MOST people will have forgotten about Eve's pudding, so here's a little reminder of what you are missing out on!
The name of course comes from the Biblical story of Adam and Eve, when Eve tempted Adam with the apple: it could just as been called apple sponge cake.
Eve's pudding is very similar to the Victoria sponge cake and is sometimes called Mothers Eve's pudding, but it is consumed like a pudding and considered as such.
Basically it’s a sponge mixture with caramelised apples at the bottom of the dish.
It’s a very easy dessert to make, but oh so delicious, the ultimate comfort food for you to serve up this time of year.
There are a few things to point out, because some of the recipes are more fussy and complicated than others.
In my opinion, Eve's pudding really is a recipe to keep simple as possible – I recommend that you make the sponge mixture first and then prepare the apples, so they have less time out of the oven when they could start to go brown.
We have an abundance of wonderful apples in the shops of all varieties this time of year with my choice being the good old trusted big green Bramley apple. But any dessert or cooking apple will do, so it’s great way to use up apples from the fruit bowl.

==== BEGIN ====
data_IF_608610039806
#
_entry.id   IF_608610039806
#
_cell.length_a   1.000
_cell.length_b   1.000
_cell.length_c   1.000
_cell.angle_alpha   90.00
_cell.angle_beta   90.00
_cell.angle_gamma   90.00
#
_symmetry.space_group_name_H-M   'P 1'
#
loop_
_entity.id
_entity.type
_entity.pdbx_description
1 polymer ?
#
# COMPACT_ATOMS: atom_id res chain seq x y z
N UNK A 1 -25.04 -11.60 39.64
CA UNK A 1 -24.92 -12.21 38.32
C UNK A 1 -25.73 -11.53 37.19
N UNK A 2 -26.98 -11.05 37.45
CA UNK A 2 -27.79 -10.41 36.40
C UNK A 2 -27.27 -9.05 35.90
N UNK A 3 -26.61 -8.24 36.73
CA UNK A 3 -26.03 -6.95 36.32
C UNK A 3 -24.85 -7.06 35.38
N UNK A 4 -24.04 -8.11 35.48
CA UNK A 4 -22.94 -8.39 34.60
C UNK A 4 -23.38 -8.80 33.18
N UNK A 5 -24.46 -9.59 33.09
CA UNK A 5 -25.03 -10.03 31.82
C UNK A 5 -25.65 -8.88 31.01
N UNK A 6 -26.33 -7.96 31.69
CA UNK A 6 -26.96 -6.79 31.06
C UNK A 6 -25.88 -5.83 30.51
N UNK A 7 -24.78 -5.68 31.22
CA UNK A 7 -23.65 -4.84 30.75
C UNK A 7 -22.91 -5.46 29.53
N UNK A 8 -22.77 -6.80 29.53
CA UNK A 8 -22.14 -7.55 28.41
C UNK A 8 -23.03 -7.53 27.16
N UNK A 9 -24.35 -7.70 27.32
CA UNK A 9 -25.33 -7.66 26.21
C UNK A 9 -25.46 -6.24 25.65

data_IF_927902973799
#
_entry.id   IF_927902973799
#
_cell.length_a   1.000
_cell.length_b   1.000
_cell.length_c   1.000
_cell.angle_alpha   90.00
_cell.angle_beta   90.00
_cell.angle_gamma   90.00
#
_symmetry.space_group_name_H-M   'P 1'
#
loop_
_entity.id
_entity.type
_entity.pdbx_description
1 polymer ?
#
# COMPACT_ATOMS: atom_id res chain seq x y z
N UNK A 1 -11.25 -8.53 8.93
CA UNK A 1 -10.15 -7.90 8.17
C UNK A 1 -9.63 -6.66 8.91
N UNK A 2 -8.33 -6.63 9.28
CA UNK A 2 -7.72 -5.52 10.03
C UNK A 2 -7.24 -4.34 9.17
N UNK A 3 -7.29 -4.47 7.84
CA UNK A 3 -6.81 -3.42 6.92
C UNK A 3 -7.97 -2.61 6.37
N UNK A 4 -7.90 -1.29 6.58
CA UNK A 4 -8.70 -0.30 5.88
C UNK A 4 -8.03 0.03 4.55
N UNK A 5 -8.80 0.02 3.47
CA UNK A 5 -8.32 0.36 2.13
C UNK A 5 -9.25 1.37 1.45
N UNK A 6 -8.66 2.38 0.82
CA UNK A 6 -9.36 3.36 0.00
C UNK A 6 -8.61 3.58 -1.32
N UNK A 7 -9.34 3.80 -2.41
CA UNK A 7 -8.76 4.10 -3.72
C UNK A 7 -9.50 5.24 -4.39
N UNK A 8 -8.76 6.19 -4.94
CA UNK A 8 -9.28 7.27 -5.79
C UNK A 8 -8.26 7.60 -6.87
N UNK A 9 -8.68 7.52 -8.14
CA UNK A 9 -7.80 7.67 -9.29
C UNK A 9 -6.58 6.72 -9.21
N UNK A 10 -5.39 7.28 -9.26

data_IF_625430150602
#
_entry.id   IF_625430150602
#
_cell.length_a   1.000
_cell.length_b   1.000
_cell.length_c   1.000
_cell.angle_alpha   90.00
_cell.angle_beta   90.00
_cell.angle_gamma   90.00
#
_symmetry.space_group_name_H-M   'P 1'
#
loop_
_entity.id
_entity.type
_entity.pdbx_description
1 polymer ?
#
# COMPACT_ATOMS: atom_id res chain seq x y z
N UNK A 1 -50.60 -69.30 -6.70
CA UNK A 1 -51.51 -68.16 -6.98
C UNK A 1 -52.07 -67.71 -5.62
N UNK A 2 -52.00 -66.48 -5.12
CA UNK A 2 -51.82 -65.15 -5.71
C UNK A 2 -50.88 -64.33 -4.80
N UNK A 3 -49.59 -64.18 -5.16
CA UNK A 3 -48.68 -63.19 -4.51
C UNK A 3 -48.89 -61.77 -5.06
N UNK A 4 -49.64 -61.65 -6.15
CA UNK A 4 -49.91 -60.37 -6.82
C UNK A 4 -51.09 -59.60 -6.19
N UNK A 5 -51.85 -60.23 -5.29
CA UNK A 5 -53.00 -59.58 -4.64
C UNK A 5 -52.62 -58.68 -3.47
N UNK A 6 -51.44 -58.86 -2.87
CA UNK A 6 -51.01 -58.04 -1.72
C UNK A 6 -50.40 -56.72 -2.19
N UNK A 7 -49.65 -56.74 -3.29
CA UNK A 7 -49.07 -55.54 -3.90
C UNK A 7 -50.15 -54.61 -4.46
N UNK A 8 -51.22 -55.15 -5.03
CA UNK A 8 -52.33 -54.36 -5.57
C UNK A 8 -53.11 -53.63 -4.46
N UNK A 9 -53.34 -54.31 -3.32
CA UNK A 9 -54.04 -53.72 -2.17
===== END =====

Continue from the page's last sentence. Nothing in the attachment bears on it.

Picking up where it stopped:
Some recipes call for stewing the apples to a pulp, but personally I like my apples to have a bite and crunch to them.
So, like the apple crumble recipe I published this time last year which is still one of my most favourite winter puddings, I would put the apples in raw and cook them with the sponge on top.
You could also add a little mixed spices or a handful of sultanas to the apples, which will make the pudding absolutely delicious.
My primary school used to serve up Eve's pudding on rare occasions, I do recall, and the dinnerladies certainly didn't skimp on the jug of lukewarm lumpy custard, so custard is almost a requirement to top off this wonderful and simple warming pudding.
It can be eaten hot or sliced up when cold then bask in glory with a nice cup of tea on a soup-and-pudding day!